This, I think, is why Vampire books can work so well.  Vampires start as human, and as such are just as smart as you or me.

 

 

 

 

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Mystery

We fear the unknown.  The less your characters and readers can understand the monster, the scarier it is.

Creating a monster with a variety of physically powerful, dangerous surprises up its scaly sleeves creates mystery, because neither the protagonist nor the reader will know what the creature can do.  Not at first.  Major moments of progress in the plot can be simply learning about the monster’s abilities.  This is great, because the satisfaction for the reader in learning something significant about the villain can also pump up the drama by revealing just how difficult a situation the protagonists are facing.

Mystery is also why intelligence makes a scary monster.  An intelligent monster can make plans.  It can set traps and ambushes.  It can misdirect.  It can, most importantly, anticipate the actions of the protagonists, and change its strategy in response.  Which is more scary, the mindless zombie whose every move is entirely predictable, or the clever, malevolent vampire who always seems to be one step ahead of you? 

The final element of mystery is an alien mentality.  Your mileage may vary, but to me this is just about the scariest of all, and it’s what separates the run-of-the-mill monster from the truly memorable, unique antagonist.  This is when the monster’s goals are driven by its own logic, but it is a logic that is so foreign, so strange to ordinary human thinking that we can’t begin to comprehend it.  A logic that, even when you understand it broadly, still leaves the monster’s behavior wholly unpredictable.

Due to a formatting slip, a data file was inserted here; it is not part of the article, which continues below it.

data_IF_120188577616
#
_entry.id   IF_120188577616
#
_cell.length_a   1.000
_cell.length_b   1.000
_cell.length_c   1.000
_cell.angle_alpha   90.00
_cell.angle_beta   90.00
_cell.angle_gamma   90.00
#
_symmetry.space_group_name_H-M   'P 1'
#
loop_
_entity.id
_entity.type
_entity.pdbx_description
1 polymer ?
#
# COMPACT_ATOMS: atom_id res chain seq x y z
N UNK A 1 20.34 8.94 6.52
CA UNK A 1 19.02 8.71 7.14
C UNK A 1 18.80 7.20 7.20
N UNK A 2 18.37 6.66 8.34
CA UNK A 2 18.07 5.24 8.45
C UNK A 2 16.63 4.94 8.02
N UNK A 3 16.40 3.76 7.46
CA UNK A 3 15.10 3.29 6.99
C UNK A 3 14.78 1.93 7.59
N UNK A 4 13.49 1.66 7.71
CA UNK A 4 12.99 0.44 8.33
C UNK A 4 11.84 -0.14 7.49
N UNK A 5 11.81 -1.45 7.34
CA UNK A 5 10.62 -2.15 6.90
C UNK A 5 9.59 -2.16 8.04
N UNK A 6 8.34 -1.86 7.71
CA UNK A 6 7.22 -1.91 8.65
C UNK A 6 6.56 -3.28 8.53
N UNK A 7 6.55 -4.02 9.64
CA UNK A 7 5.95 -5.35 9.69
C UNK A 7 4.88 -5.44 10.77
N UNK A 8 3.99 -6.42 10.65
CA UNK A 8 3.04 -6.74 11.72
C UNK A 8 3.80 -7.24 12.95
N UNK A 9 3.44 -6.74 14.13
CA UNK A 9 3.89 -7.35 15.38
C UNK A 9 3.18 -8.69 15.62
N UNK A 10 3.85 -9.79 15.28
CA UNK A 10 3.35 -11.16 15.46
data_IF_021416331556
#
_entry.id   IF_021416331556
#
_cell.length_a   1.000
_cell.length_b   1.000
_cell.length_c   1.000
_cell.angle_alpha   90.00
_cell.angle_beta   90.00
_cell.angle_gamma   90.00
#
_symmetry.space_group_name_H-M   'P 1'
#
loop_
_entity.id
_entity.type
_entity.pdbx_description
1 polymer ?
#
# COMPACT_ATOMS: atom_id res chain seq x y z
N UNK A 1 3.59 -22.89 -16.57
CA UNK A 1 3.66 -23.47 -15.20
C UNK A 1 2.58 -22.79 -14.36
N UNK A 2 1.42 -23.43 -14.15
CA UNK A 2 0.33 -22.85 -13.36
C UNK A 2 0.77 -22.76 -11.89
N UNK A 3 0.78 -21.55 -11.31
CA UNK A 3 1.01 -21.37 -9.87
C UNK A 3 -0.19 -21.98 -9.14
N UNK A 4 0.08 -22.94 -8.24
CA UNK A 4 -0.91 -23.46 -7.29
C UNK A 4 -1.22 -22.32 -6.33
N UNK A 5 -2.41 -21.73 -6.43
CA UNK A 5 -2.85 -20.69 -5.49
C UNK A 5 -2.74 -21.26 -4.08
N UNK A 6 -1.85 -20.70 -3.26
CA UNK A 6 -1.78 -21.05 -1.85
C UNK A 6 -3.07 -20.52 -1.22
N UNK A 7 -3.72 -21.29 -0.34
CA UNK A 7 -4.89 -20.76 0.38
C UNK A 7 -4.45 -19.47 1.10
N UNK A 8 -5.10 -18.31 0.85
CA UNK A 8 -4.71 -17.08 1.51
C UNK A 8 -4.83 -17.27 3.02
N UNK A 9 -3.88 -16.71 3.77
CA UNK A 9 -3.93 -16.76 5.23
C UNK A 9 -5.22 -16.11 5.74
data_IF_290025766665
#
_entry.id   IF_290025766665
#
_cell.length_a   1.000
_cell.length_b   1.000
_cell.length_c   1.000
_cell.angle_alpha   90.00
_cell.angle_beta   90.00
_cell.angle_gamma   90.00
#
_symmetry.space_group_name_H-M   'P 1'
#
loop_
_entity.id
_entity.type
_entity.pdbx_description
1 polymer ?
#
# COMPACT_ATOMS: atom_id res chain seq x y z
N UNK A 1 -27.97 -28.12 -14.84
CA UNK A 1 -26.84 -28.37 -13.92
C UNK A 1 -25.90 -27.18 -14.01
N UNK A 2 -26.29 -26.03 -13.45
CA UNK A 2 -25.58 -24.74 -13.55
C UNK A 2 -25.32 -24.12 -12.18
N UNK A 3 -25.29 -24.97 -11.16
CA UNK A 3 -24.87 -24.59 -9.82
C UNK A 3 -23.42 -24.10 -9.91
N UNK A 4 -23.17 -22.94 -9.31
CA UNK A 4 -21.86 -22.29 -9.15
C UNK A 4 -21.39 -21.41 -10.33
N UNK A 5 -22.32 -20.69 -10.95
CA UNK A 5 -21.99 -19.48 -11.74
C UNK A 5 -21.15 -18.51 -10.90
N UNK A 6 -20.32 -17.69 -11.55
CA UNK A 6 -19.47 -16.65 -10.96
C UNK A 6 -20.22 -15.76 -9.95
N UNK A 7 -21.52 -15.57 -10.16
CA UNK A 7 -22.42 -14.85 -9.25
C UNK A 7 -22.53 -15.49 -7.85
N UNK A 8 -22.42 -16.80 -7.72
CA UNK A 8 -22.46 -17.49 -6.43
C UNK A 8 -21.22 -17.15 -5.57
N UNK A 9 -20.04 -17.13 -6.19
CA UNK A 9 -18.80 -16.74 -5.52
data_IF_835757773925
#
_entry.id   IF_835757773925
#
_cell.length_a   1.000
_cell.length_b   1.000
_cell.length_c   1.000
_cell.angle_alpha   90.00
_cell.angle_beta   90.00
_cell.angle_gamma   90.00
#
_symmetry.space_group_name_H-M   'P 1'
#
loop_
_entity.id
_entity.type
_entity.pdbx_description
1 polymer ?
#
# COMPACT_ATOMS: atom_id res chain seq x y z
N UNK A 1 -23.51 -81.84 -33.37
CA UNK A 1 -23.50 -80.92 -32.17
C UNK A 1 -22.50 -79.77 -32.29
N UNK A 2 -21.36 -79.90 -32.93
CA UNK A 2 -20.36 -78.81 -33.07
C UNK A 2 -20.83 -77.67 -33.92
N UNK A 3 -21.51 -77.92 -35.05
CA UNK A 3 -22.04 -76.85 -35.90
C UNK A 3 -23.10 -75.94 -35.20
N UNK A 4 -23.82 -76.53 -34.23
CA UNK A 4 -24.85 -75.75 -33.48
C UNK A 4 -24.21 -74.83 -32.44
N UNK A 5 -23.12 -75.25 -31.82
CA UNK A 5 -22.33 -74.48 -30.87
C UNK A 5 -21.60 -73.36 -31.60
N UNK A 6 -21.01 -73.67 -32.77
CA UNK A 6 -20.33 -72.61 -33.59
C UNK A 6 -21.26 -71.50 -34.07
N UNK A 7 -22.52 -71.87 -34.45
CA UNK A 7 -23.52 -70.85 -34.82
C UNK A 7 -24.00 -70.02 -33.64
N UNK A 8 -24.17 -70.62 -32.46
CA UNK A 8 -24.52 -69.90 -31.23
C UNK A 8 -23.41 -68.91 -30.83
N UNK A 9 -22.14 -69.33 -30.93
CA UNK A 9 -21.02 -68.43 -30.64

China Miéville created a great example in the character of the Weaver, from Perdido Street Station.  The Weaver was physically dangerous, highly intelligent, and driven by a desire to create beautiful patterns in the “world web.”  It’s scary because while we can understand the base drive—aesthetics—that understanding gives no insight into what the Weaver considers to be beautiful.  Thus, we cannot predict what the Weaver might do to create its alien beauty in the world.

Unpredictability is scary, and the most visceral route into unpredictability is a truly alien mentality.

VIM

We want the monsters in our book to be dark.  To be scary.  To be powerful forces in our protagonist’s world.  It is apt that the Latin word for force and power is vim.  Make sure your book’s monsters are full of VIM—violence, intelligence, and mystery—and you’ll scare the pants off your readers.


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Jason Black is a Seattle area book doctor who helps novelists sort out the thorny issues in their novels.  He is a regular presenter at the PNWA Summer Writers Conference, and is writing a handbook on character development techniques. To learn more about Jason or read his blog, visit his website at www.PlotToPunctuation.com.